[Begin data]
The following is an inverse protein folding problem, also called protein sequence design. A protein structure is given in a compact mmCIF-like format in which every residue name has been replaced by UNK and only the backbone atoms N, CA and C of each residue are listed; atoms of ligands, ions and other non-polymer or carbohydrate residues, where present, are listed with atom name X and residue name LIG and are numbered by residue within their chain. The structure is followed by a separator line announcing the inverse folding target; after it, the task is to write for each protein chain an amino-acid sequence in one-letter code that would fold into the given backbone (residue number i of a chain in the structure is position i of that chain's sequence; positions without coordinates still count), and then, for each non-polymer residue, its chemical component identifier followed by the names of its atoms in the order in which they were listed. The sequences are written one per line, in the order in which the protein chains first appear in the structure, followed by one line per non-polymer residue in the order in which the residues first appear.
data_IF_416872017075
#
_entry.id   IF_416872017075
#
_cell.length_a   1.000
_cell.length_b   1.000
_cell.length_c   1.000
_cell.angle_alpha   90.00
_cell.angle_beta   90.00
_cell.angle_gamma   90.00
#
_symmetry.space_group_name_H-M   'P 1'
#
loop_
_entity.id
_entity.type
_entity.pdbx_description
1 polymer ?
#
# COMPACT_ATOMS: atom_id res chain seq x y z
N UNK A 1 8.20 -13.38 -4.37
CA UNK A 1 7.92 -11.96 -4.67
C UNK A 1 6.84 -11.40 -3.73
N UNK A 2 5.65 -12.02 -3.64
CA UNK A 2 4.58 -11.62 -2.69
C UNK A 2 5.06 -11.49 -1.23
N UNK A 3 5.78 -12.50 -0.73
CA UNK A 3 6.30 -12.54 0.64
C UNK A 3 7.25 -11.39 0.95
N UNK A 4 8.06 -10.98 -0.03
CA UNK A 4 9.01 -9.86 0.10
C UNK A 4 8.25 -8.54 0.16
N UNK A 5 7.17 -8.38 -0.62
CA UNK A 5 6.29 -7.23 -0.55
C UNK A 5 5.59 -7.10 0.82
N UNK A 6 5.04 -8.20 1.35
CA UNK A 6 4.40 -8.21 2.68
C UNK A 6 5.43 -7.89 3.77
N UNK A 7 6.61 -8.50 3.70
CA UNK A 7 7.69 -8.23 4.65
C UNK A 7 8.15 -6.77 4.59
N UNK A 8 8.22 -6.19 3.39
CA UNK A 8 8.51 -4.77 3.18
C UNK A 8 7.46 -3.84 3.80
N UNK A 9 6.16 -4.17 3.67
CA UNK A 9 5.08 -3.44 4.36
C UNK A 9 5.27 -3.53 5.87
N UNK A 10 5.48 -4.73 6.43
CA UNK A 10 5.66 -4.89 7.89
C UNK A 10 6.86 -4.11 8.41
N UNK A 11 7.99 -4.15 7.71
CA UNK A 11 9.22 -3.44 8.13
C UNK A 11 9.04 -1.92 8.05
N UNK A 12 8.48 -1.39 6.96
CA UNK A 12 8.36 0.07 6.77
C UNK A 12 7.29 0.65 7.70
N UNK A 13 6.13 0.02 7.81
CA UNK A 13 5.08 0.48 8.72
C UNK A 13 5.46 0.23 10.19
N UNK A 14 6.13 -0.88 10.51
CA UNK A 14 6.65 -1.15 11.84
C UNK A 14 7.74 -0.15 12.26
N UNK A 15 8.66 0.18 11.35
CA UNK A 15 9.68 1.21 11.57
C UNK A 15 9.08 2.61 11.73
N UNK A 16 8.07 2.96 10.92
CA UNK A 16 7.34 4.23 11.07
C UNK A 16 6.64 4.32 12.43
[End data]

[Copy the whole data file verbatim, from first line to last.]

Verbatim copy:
The following is an inverse protein folding problem, also called protein sequence design. A protein structure is given in a compact mmCIF-like format in which every residue name has been replaced by UNK and only the backbone atoms N, CA and C of each residue are listed; atoms of ligands, ions and other non-polymer or carbohydrate residues, where present, are listed with atom name X and residue name LIG and are numbered by residue within their chain. The structure is followed by a separator line announcing the inverse folding target; after it, the task is to write for each protein chain an amino-acid sequence in one-letter code that would fold into the given backbone (residue number i of a chain in the structure is position i of that chain's sequence; positions without coordinates still count), and then, for each non-polymer residue, its chemical component identifier followed by the names of its atoms in the order in which they were listed. The sequences are written one per line, in the order in which the protein chains first appear in the structure, followed by one line per non-polymer residue in the order in which the residues first appear.
data_IF_416872017075
#
_entry.id   IF_416872017075
#
_cell.length_a   1.000
_cell.length_b   1.000
_cell.length_c   1.000
_cell.angle_alpha   90.00
_cell.angle_beta   90.00
_cell.angle_gamma   90.00
#
_symmetry.space_group_name_H-M   'P 1'
#
loop_
_entity.id
_entity.type
_entity.pdbx_description
1 polymer ?
#
# COMPACT_ATOMS: atom_id res chain seq x y z
N UNK A 1 8.20 -13.38 -4.37
CA UNK A 1 7.92 -11.96 -4.67
C UNK A 1 6.84 -11.40 -3.73
N UNK A 2 5.65 -12.02 -3.64
CA UNK A 2 4.58 -11.62 -2.69
C UNK A 2 5.06 -11.49 -1.23
N UNK A 3 5.78 -12.50 -0.73
CA UNK A 3 6.30 -12.54 0.64
C UNK A 3 7.25 -11.39 0.95
N UNK A 4 8.06 -10.98 -0.03
CA UNK A 4 9.01 -9.86 0.10
C UNK A 4 8.25 -8.54 0.16
N UNK A 5 7.17 -8.38 -0.62
CA UNK A 5 6.29 -7.23 -0.55
C UNK A 5 5.59 -7.10 0.82
N UNK A 6 5.04 -8.20 1.35
CA UNK A 6 4.40 -8.21 2.68
C UNK A 6 5.43 -7.89 3.77
N UNK A 7 6.61 -8.50 3.70
CA UNK A 7 7.69 -8.23 4.65
C UNK A 7 8.15 -6.77 4.59
N UNK A 8 8.22 -6.19 3.39
CA UNK A 8 8.51 -4.77 3.18
C UNK A 8 7.46 -3.84 3.80
N UNK A 9 6.16 -4.17 3.67
CA UNK A 9 5.08 -3.44 4.36
C UNK A 9 5.27 -3.53 5.87
N UNK A 10 5.48 -4.73 6.43
CA UNK A 10 5.66 -4.89 7.89
C UNK A 10 6.86 -4.11 8.41
N UNK A 11 7.99 -4.15 7.71
CA UNK A 11 9.22 -3.44 8.13
C UNK A 11 9.04 -1.92 8.05
N UNK A 12 8.48 -1.39 6.96
CA UNK A 12 8.36 0.07 6.77
C UNK A 12 7.29 0.65 7.70
N UNK A 13 6.13 0.02 7.81
CA UNK A 13 5.08 0.48 8.72
C UNK A 13 5.46 0.23 10.19
N UNK A 14 6.13 -0.88 10.51
CA UNK A 14 6.65 -1.15 11.84
C UNK A 14 7.74 -0.15 12.26
N UNK A 15 8.66 0.18 11.35
CA UNK A 15 9.68 1.21 11.57
C UNK A 15 9.08 2.61 11.73
N UNK A 16 8.07 2.96 10.92
CA UNK A 16 7.34 4.23 11.07
C UNK A 16 6.64 4.32 12.43